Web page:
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Tuesday, April 28, 2009

Fighting for on-line privacy

Liberal Democrat Home Affairs spokeswoman Baroness Sue Miller, has raised some very serious questions about the relationship between the controversial internet advertising firm Phorm and the Home Office.

The BBC report that Phorm serves up adverts related to a user's web browsing history that it monitors by taking a copy of the places they go and search terms they look for. Adverts related to that history are put on any websites that have signed up to use Phorm.

So far BT has signed up to use the system, and carried out a series of trials, some of which were conducted without the consent of its users, sparking an outcry among privacy advocates.

The European Commission has also separately started legal action against the UK over the use of Phorm.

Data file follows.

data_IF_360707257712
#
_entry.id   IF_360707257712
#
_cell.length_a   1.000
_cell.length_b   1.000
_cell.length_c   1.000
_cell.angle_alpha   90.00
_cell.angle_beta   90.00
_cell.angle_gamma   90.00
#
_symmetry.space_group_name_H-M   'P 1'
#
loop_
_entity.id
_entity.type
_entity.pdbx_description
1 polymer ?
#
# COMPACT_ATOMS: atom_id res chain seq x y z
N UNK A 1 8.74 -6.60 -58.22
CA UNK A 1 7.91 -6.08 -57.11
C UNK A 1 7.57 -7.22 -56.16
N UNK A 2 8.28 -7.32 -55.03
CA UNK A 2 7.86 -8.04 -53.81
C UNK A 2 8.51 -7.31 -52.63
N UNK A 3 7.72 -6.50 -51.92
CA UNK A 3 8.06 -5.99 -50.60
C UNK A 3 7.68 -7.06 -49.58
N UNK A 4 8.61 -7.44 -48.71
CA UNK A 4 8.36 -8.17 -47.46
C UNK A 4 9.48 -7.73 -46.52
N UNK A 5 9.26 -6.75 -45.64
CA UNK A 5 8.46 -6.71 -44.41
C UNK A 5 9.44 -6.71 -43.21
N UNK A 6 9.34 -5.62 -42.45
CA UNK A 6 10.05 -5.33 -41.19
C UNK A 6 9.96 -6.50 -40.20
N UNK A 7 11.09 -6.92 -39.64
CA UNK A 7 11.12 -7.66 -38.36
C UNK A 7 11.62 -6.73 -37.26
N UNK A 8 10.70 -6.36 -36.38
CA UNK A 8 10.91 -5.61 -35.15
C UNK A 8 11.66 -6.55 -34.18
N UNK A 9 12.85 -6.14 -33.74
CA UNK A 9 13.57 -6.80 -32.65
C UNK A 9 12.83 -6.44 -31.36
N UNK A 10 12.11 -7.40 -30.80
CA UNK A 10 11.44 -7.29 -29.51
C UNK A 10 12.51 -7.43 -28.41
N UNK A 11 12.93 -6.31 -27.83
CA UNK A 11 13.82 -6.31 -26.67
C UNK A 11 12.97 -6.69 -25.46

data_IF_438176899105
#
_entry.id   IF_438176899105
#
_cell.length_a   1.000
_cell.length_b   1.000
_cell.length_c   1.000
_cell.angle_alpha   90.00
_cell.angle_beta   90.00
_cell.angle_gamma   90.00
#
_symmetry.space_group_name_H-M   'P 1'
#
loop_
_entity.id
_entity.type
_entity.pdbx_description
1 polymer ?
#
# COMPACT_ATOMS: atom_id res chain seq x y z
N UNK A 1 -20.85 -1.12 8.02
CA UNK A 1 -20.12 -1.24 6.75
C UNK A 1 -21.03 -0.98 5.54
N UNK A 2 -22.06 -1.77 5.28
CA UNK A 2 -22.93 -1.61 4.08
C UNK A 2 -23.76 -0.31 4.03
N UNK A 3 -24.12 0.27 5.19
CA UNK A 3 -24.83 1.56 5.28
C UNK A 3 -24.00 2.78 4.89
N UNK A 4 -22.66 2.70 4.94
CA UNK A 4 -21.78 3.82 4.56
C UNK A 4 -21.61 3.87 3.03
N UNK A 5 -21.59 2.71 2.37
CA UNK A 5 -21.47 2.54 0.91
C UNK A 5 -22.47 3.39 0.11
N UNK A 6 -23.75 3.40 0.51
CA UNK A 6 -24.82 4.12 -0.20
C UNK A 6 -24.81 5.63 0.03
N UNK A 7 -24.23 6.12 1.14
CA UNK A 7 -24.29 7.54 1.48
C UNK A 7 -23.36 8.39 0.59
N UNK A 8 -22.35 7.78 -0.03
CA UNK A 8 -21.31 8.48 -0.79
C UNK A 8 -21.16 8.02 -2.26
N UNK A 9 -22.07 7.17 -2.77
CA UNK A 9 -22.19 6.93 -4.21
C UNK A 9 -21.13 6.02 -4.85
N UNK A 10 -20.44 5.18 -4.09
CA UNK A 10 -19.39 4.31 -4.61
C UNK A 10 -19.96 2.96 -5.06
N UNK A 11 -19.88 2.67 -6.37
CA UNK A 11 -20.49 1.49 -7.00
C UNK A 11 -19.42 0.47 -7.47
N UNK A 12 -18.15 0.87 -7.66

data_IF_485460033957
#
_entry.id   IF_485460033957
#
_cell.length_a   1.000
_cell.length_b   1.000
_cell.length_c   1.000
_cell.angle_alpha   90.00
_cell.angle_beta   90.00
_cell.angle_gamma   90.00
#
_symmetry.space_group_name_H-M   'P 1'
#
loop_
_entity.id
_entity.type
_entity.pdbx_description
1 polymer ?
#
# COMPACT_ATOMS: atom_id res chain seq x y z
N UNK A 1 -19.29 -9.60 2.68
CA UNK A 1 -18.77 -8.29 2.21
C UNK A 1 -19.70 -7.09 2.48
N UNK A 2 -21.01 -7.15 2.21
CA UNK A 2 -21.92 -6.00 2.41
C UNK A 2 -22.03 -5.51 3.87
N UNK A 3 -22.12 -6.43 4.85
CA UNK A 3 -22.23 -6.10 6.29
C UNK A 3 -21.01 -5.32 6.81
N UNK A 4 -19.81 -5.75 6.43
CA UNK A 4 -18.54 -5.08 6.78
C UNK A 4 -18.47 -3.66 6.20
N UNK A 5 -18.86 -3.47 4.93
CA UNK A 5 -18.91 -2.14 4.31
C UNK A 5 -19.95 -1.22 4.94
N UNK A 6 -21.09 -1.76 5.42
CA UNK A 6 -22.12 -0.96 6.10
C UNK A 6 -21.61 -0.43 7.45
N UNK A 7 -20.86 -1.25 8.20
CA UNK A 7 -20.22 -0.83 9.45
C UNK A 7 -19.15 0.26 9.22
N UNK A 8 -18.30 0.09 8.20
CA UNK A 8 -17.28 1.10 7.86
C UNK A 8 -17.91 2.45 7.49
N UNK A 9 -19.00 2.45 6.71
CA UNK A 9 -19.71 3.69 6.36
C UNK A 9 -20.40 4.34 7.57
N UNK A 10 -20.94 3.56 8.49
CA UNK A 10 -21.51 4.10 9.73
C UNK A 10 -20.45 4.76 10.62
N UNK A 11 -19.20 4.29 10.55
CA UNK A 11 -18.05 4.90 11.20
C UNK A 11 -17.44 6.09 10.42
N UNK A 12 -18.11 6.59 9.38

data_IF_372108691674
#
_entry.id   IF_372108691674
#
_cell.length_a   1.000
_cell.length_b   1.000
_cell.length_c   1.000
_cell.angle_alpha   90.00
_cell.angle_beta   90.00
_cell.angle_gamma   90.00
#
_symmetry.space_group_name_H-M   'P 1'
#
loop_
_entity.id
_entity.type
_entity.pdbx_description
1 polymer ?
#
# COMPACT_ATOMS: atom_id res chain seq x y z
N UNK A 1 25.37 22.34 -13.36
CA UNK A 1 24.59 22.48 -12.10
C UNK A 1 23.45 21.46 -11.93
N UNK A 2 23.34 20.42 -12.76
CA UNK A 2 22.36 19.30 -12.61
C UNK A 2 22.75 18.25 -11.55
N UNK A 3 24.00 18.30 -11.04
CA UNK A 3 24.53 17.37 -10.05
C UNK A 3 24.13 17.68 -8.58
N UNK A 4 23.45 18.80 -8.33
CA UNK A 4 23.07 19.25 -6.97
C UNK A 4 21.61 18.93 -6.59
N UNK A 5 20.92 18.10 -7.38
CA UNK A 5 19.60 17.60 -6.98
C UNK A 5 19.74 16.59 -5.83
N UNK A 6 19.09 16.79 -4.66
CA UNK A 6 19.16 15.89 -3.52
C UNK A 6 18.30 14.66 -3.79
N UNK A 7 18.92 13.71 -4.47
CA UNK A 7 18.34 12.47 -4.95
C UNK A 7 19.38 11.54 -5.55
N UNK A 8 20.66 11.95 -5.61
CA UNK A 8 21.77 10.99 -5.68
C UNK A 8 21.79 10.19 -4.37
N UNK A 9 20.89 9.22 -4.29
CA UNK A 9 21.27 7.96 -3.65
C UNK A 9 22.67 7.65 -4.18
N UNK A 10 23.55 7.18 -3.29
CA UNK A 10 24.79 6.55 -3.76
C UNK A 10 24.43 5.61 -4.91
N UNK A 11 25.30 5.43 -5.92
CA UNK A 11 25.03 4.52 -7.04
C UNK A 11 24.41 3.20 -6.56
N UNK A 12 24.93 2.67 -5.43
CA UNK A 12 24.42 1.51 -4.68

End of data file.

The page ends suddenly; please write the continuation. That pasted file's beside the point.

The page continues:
E-mails from legal representatives of Phorm released under the FOI Act show the company repeatedly asking the Home Office if it "has no objection to the marketing and operation of the Phorm product in the UK".

The Home Office has previously denied that it has provided "any advice to Phorm directly relating to possible criminal liability for the operation of their advertising platform in the UK".

However, e-mail exchanges over a series of months between the department and the firm show the Home Office asking the firm what it thinks of the advice it is drawing up in relation to behavioural targeted advertising, and making specific reference to Phorm's technology.

Baronness Miller said: "The fact the Home Office asks the very company they are worried is actually falling outside the laws whether the draft interpretation of the law is correct is completely bizarre."

"I couldn't be more surprised [that] the very department drawing up policy to protect people's privacy is being that cynical.

"Anything the Home Office now says about Phorm is completely tainted."


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